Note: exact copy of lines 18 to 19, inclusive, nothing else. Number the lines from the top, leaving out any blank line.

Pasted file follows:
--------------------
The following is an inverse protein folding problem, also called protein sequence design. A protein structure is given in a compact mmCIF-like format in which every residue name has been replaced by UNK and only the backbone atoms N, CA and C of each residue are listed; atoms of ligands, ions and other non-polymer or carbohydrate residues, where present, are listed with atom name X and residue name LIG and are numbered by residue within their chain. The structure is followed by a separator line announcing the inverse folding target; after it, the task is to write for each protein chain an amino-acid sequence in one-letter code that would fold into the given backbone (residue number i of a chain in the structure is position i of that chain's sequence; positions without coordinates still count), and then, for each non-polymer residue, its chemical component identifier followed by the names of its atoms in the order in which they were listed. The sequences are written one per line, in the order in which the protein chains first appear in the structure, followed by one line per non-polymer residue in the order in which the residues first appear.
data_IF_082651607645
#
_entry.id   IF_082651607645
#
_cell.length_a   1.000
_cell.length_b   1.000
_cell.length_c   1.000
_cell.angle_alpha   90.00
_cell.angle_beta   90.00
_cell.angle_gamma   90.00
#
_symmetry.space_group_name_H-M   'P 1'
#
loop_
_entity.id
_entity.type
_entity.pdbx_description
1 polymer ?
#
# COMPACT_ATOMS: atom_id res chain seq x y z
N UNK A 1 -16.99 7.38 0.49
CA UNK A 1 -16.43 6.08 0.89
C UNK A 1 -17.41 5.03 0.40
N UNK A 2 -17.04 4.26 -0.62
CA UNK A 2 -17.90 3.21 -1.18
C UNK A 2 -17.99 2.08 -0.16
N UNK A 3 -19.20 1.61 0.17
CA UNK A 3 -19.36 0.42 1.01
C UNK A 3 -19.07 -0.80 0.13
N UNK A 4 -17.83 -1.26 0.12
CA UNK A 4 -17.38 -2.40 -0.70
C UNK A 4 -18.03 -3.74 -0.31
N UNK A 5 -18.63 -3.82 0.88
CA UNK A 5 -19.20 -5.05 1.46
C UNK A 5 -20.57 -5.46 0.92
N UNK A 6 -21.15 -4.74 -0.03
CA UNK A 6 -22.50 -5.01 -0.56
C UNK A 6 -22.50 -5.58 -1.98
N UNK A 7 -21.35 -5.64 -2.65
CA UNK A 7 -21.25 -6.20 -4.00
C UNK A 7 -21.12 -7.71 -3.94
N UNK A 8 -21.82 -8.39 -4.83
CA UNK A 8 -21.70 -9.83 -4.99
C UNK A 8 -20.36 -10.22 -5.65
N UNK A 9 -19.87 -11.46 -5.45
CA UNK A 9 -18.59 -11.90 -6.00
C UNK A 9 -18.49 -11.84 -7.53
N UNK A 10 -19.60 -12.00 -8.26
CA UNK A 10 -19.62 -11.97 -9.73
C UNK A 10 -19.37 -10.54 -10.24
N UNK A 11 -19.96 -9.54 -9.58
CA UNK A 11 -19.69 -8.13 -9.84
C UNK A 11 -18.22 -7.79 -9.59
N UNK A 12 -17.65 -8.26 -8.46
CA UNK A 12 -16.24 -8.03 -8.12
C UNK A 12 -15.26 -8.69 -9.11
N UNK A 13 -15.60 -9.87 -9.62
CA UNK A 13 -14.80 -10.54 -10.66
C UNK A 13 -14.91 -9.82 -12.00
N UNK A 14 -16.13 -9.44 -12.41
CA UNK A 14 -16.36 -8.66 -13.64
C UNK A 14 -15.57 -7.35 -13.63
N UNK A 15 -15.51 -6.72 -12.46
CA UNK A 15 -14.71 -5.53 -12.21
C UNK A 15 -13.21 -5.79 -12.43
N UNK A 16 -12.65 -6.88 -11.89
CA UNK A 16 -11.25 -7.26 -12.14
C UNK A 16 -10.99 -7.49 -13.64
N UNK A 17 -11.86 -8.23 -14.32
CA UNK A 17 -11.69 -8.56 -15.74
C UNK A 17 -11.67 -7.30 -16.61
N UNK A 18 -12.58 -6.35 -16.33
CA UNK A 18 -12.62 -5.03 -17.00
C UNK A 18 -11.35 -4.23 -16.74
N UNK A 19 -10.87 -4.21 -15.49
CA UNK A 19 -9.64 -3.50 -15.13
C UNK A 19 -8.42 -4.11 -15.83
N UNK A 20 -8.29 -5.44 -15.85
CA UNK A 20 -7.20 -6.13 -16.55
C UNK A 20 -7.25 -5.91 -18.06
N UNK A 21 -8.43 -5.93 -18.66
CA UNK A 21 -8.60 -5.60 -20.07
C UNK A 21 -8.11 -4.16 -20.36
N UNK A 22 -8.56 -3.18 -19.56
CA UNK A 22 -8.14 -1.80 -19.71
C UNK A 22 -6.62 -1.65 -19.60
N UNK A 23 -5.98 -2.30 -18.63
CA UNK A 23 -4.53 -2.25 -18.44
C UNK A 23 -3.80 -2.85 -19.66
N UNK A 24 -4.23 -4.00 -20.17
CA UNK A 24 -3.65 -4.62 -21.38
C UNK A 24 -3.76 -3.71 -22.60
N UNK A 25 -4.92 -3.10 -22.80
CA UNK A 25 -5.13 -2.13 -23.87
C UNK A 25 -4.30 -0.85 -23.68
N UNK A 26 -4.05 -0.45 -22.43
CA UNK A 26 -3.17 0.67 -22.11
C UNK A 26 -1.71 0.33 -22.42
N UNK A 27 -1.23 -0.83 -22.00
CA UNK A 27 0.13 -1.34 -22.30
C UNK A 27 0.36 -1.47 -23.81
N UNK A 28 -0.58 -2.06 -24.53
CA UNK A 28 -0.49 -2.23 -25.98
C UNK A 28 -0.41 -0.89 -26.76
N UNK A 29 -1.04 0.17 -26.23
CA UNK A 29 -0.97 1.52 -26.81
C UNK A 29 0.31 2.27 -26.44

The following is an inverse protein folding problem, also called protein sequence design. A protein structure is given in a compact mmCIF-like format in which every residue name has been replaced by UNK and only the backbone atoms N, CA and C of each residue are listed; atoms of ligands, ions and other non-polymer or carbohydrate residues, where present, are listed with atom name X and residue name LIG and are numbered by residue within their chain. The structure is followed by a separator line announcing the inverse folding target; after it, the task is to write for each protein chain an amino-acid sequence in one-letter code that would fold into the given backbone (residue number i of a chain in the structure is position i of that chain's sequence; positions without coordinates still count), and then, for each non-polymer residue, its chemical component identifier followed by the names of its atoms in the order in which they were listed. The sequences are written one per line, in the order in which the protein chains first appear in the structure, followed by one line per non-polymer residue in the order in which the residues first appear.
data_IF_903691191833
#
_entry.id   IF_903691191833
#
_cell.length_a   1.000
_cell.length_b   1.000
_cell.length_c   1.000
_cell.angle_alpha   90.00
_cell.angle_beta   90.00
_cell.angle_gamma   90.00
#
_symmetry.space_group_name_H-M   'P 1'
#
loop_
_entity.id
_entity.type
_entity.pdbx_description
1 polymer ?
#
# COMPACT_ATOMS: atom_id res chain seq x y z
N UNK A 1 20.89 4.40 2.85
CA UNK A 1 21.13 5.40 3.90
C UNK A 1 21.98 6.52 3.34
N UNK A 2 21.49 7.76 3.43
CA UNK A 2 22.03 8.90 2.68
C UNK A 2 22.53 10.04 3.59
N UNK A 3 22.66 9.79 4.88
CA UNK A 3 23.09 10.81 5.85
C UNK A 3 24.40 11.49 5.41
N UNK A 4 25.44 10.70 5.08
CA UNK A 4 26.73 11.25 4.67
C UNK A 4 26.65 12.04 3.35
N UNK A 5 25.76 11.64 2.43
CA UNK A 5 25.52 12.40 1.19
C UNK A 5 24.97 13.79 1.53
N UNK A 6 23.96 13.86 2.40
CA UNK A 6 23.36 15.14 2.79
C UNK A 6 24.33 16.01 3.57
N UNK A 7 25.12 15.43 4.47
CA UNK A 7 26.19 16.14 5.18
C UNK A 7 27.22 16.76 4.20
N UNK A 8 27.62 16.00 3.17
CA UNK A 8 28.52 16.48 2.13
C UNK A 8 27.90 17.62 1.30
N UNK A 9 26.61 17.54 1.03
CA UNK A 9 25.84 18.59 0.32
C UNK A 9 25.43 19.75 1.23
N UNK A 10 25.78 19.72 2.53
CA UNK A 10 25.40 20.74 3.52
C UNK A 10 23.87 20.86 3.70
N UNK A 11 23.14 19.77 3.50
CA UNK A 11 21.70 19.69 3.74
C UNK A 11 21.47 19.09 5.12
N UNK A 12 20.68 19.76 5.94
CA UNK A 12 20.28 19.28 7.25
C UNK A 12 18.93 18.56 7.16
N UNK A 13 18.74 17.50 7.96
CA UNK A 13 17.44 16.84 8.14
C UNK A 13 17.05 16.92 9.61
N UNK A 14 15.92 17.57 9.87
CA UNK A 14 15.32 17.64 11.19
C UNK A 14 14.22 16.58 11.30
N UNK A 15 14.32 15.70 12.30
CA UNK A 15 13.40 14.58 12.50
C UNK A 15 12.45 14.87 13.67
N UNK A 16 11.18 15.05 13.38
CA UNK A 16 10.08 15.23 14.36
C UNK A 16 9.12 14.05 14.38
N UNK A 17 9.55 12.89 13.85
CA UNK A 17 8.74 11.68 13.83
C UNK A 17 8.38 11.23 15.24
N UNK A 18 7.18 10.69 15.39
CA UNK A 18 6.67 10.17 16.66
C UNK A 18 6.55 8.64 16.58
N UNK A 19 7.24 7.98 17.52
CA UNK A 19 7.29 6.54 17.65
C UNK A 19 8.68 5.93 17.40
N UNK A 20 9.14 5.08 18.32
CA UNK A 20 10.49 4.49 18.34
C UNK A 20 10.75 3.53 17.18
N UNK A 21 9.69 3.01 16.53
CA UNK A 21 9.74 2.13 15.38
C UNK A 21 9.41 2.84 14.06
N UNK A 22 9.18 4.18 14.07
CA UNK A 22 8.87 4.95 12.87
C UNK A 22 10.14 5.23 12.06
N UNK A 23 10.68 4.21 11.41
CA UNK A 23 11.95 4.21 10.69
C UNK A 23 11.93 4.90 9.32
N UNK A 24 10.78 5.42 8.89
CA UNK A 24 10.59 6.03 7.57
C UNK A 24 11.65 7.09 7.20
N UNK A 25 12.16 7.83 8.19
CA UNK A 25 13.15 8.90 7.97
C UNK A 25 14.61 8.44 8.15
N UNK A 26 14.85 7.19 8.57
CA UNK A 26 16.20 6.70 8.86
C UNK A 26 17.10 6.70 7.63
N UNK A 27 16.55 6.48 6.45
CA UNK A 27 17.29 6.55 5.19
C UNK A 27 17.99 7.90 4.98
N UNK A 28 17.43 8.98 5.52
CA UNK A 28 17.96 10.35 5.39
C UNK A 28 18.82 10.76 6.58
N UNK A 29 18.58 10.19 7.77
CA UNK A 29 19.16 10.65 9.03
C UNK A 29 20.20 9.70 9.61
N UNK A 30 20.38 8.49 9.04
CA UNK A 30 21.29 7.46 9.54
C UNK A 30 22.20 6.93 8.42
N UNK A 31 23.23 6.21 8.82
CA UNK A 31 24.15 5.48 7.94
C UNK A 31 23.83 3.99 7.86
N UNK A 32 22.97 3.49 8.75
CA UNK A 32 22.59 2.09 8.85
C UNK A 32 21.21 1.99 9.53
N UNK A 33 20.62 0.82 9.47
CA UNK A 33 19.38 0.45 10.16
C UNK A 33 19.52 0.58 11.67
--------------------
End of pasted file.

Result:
_entity.pdbx_description
1 polymer ?